Michael McDonald Has Been Sober for 27 Years After Being 'Thrown Out' of Wife's Recovery Meeting Drunk (Exclusive)

McDonald details his journey with addiction in his upcoming memoir, 'What a Fool Believes,' out May 21

<p>Henry Diltz</p> Michael McDonald and wife Amy Holland in 1983

Henry Diltz

Michael McDonald and wife Amy Holland in 1983
  • Michael McDonald's new memoir, What a Fool Believes, it out on May 21

  • In the book, he recounts his journey with addiction and sobriety, which he found after he was kicked out of his wife's recovery meeting for being drunk

  • The Doobie Brothers member lives by a "one day at a time" motto and hasn't picked up a drink since

Michael McDonald is opening up about the day that changed his life forever.

In McDonald's new memoir What a Fool Believes, out Tuesday, May 21, the Doobie Brothers member reveals his dark journey with addiction — and eventually sobriety. In one harrowing passage from the book, McDonald was stopped from entering a family counseling session for his wife's drug and alcohol recovery and he was faced with an important decision.

"I was being shown the door and I looked over at the nurse's station. 'Well,' he said, 'What are you going to do? You can't show up here like this. What's your next move?' I hated that question at that time in my life. I just didn't want anybody asking me what I was going to do," McDonald, 72, tells PEOPLE in this week's issue. "But in that moment, I felt myself surrender, and I just said, 'I don't know.'"

In years prior, McDonald — whose alcohol and cocaine habit worsened until he was under the influence most of the day — was put on probation for one year after the apartment of his girlfriend at the time was raided by cops and they found drugs. He was instructed to attend AA meetings and had a sponsor.

As McDonald was being shown the door at the family counseling session, he ran into that same sponsor — whom he hadn't seen in 15 years.

Related: Michael McDonald Is 'Grateful' for Lessons Learned After Wife's Breast Cancer Diagnosis: 'She Put Us First' (Exclusive)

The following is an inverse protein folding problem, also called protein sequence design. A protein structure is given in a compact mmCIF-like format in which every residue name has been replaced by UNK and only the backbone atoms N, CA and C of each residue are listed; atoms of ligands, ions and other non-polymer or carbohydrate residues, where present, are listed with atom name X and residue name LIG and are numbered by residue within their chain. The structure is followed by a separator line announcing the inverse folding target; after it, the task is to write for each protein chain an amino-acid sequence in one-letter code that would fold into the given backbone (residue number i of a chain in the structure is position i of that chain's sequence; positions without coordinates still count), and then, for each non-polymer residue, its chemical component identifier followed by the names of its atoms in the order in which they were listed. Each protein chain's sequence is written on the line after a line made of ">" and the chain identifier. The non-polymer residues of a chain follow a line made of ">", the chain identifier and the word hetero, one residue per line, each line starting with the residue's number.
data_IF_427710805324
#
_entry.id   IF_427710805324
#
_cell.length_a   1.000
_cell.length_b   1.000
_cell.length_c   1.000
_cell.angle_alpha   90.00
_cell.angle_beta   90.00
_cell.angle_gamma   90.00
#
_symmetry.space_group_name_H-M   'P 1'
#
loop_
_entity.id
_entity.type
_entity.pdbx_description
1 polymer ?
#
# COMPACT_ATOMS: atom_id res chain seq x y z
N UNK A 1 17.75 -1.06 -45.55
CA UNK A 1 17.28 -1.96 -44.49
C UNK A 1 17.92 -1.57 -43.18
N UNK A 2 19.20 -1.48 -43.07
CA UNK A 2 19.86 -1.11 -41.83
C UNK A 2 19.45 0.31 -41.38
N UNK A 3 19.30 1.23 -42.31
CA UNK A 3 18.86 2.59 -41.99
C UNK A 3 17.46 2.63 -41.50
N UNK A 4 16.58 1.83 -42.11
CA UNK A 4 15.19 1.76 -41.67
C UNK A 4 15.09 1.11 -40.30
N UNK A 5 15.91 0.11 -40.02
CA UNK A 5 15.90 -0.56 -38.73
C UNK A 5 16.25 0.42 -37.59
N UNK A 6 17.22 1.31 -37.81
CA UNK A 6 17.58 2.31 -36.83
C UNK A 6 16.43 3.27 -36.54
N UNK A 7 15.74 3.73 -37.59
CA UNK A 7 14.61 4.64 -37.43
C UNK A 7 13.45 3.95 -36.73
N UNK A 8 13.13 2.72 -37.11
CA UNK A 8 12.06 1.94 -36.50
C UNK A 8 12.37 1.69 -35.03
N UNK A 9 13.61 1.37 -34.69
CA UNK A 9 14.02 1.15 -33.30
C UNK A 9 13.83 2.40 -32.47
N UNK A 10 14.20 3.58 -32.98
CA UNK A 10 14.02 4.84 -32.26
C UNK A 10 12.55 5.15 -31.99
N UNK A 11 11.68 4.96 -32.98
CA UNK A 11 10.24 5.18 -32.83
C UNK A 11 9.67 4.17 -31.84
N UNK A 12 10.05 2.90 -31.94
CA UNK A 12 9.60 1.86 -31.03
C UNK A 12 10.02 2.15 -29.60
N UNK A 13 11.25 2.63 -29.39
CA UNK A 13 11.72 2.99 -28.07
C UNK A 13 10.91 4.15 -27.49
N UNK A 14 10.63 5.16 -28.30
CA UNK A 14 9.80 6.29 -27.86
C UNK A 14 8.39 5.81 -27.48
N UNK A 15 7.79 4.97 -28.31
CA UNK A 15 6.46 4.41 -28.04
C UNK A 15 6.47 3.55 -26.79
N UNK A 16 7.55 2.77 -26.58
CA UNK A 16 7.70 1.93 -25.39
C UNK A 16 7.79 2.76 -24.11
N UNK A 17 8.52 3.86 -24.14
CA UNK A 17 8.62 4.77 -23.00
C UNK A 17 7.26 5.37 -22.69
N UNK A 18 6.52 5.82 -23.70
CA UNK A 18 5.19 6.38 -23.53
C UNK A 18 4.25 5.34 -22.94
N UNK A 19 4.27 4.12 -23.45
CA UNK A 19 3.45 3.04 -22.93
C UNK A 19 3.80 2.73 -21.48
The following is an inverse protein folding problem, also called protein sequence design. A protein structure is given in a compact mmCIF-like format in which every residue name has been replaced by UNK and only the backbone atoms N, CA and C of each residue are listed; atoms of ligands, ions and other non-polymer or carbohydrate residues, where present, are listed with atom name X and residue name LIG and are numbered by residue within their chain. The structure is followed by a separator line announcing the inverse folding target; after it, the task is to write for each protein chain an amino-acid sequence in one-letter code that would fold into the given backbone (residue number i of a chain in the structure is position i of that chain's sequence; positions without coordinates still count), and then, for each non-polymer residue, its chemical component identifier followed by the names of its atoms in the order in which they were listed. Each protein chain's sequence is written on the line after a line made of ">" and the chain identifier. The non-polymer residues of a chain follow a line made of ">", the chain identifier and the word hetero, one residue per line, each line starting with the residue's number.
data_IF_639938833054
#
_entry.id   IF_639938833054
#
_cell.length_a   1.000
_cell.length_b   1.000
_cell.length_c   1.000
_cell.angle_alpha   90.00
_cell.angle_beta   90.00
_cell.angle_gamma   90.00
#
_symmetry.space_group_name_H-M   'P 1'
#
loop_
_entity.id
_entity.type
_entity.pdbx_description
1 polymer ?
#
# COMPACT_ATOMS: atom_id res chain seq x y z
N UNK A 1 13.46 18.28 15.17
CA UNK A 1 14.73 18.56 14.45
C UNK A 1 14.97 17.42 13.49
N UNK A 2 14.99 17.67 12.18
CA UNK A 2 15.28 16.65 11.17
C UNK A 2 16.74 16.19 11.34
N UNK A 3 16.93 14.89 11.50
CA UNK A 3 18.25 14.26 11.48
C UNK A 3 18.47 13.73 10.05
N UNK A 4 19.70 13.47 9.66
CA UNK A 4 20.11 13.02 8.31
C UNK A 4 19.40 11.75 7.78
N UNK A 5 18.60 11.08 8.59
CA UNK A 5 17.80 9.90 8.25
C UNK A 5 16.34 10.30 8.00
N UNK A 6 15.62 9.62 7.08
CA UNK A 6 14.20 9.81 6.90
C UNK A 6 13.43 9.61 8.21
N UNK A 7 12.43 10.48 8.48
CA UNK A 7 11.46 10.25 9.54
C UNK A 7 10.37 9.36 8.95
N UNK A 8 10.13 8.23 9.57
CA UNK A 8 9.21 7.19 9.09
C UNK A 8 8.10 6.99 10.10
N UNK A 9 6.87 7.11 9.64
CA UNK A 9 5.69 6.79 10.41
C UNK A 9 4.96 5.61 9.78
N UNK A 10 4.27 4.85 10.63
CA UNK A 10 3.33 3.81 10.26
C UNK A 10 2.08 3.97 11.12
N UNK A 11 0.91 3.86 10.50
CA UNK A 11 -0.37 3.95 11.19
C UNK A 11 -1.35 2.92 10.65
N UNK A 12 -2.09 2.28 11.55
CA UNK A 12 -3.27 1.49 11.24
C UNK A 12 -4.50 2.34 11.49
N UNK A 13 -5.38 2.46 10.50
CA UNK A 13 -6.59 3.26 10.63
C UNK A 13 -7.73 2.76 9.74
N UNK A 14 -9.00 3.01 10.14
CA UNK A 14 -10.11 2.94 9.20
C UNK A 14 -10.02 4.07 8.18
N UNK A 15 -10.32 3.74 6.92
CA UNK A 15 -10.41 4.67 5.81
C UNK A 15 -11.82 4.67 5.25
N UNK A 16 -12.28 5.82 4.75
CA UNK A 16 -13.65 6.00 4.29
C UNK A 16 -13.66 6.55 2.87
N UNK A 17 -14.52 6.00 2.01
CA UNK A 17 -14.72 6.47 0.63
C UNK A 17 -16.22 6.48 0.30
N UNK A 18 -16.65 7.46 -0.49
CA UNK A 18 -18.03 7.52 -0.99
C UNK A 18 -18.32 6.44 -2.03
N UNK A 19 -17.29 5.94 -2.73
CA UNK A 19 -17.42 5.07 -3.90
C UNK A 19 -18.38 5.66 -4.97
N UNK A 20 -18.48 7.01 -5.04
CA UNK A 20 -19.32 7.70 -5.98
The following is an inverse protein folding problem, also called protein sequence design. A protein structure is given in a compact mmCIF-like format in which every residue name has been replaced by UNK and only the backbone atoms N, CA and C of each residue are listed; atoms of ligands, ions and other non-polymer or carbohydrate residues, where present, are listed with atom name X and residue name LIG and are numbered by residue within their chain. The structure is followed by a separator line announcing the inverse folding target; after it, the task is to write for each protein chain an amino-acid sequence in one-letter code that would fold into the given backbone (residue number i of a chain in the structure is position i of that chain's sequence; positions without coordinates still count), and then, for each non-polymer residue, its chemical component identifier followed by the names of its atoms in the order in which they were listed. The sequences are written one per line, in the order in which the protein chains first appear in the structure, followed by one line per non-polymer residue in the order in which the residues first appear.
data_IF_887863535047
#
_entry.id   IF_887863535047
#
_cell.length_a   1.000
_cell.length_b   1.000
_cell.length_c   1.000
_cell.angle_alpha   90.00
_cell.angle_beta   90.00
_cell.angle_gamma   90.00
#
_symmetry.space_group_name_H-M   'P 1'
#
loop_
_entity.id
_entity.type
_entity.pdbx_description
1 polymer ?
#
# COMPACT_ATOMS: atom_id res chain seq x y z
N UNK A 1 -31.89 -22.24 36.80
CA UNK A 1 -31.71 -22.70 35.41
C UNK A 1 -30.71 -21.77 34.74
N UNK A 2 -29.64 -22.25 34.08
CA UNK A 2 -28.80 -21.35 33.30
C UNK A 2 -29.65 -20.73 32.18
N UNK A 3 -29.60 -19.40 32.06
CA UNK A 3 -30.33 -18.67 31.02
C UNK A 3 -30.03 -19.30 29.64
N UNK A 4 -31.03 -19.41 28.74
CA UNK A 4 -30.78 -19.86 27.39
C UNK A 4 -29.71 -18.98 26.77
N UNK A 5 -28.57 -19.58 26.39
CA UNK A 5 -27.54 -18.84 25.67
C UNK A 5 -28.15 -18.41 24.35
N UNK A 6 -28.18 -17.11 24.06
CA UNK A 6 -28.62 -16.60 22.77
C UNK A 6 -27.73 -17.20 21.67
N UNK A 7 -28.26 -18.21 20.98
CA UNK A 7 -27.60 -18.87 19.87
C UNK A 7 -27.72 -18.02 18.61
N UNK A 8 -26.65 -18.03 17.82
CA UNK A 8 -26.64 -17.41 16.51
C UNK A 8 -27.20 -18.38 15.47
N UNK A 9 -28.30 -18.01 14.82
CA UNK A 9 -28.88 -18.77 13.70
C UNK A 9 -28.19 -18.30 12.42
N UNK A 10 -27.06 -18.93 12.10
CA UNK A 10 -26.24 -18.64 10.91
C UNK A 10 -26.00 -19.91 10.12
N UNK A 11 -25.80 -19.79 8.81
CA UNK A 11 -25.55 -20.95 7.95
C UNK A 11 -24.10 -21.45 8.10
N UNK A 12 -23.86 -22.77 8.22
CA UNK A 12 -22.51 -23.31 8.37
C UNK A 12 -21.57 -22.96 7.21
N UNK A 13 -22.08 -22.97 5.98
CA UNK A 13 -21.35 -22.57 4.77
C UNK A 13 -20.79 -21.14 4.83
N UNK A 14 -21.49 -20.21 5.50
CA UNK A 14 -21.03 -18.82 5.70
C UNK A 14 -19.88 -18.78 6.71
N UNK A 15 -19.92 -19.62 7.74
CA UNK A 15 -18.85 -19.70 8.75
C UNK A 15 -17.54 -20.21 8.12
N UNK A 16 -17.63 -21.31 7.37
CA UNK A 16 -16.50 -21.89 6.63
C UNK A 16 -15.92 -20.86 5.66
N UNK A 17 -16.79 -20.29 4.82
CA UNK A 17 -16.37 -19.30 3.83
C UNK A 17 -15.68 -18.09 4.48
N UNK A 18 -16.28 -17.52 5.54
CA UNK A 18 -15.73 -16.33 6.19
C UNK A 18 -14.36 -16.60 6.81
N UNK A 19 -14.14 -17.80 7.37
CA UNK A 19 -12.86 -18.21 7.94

"He said, 'What are you doing here?' I said, 'Well, I think I'm being thrown out,'" McDonald recalls. "And I remember in my head, I heard a voice in that moment. It was not my own — and I'm not one of those people. So this was very strange to me. But I heard a distinct voice in my head say, 'The jig is up.' And I remember thinking, first of all, who in the hell says the jig is up? I've never used that phrase in my life. It's like, what am I a '40s detective or something?"

He continues, "And after I got over that, I suddenly realized this is that moment that I have to make a decision. The bus is leaving one more time, and I might not be here when it comes back. And I had so much to lose in that moment."

<p>Allen Berezovsky/Getty</p> Michael McDonald and Amy Holland in Los Angeles in September 2016

Allen Berezovsky/Getty

Michael McDonald and Amy Holland in Los Angeles in September 2016

The rest was history. McDonald managed to stay sober for the rest of the night, "which was unusual for me" and he went back to AA meetings the following day.

"I knew something had shifted in me. I just had one of those moments of clarity that my biggest fear today is that if I ever forget where I am or where I came from, enough to pick up that next drink, I may never get back. I may never have that moment again," he says.

Now, McDonald has been sober for 27 years and one thing remains constant: "As long as I don't pick up the next drink, I'm going to be OK."

Related: How Michael McDonald and Paul Reiser Teamed Up to Co-Write the Doobie Brother's New Memoir (Exclusive)

"I've learned that my greatest strengths going off into the future is remembering my past and remembering it vividly and not getting amnesia, not thinking that I've got this because I never will have this," he says.

"It's really a one day at a time thing for me, and I have to make that decision every day in a renewed effort to just live this day out in the best way I can," McDonald concludes. "The beauty of that is that all of a sudden you turn around one day and it seems like a blink of an eye and you're looking at 30 years behind you of one day at a time, and that's life too."

What a Fool Believes, which was co-written by McDonald's longtime friend and actor Paul Reiser, tells McDonald's life story from first stepping up to the mic as a child to working with idols like Ray Charles and Patti LaBelle — and of course, the Doobie Brothers. It also sees McDonald getting vulnerable like never before as he recounts his wife's breast cancer diagnosis and journey with addiction.

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Read the original article on People.